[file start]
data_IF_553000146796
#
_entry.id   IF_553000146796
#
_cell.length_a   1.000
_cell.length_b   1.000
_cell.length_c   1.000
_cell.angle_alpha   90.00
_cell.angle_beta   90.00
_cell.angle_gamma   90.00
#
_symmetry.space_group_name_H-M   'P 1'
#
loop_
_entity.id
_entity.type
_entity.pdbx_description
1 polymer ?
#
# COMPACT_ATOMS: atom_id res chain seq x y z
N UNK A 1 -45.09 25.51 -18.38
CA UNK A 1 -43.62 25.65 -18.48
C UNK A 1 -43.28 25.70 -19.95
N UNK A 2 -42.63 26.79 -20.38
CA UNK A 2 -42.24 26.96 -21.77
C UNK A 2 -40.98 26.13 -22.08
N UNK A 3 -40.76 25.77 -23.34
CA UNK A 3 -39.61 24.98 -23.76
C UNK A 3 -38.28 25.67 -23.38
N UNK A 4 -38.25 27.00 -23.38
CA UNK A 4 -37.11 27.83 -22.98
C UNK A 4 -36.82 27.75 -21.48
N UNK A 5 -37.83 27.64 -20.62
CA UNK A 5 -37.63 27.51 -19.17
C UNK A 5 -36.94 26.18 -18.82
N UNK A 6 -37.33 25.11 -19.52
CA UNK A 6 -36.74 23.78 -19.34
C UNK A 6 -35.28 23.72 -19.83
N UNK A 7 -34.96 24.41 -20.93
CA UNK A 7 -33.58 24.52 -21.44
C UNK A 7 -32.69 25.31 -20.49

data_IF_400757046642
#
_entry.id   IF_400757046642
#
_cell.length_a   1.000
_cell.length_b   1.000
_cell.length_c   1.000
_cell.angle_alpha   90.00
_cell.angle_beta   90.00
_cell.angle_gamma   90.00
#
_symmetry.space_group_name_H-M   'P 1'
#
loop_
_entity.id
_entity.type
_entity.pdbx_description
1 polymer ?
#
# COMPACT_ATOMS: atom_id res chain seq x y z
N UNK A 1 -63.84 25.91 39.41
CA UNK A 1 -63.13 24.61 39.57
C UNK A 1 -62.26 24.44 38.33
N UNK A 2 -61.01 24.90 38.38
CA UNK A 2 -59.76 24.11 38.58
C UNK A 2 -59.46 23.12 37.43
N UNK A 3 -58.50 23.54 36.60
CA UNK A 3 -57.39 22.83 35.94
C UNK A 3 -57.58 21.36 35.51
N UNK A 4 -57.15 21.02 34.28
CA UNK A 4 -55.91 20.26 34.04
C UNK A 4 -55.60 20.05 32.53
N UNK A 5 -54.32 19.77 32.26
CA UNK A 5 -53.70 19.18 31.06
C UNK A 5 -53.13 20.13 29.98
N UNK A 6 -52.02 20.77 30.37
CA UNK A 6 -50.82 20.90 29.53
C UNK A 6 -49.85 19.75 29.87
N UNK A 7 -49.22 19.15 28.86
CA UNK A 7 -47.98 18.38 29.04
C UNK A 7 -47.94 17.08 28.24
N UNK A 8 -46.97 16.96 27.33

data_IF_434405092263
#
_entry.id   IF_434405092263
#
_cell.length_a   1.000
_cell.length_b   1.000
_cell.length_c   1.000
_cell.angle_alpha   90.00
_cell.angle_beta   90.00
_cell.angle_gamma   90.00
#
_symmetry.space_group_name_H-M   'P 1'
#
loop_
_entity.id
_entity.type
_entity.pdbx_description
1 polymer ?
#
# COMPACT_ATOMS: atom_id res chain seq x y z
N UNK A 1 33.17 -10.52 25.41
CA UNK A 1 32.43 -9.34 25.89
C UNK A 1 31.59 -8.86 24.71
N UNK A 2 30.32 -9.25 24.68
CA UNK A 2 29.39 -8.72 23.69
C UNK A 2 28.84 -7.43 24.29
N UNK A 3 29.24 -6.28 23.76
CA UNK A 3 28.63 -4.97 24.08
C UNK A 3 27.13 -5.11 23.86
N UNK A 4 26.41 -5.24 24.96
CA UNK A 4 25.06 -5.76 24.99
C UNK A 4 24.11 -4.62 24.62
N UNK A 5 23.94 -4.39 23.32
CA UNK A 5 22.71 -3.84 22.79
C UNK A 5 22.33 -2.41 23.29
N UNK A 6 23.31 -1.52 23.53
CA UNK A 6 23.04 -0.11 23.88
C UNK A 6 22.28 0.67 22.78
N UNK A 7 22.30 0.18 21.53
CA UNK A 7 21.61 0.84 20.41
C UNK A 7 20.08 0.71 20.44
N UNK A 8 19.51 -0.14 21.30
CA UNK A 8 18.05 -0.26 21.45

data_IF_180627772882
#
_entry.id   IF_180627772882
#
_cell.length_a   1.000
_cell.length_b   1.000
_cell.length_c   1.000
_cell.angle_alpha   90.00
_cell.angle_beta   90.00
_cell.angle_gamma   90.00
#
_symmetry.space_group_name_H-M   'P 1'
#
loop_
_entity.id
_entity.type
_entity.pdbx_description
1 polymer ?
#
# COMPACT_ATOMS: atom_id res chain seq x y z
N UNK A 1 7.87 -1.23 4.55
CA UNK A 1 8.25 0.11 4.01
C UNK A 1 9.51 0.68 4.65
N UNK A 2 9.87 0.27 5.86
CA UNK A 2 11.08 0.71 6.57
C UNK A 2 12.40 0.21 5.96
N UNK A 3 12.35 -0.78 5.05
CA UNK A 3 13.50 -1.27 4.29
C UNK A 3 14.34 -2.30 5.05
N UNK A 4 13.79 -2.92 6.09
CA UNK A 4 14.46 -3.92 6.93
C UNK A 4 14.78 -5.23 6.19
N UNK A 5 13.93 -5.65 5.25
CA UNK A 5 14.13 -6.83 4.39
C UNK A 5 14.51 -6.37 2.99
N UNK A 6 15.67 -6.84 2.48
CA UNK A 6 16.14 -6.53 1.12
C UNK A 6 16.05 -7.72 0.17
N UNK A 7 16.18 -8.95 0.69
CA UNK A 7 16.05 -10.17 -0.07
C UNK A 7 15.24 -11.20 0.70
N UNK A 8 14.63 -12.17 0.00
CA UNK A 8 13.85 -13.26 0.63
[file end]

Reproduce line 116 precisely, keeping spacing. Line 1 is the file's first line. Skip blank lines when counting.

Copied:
N UNK A 5 23.94 -4.39 23.32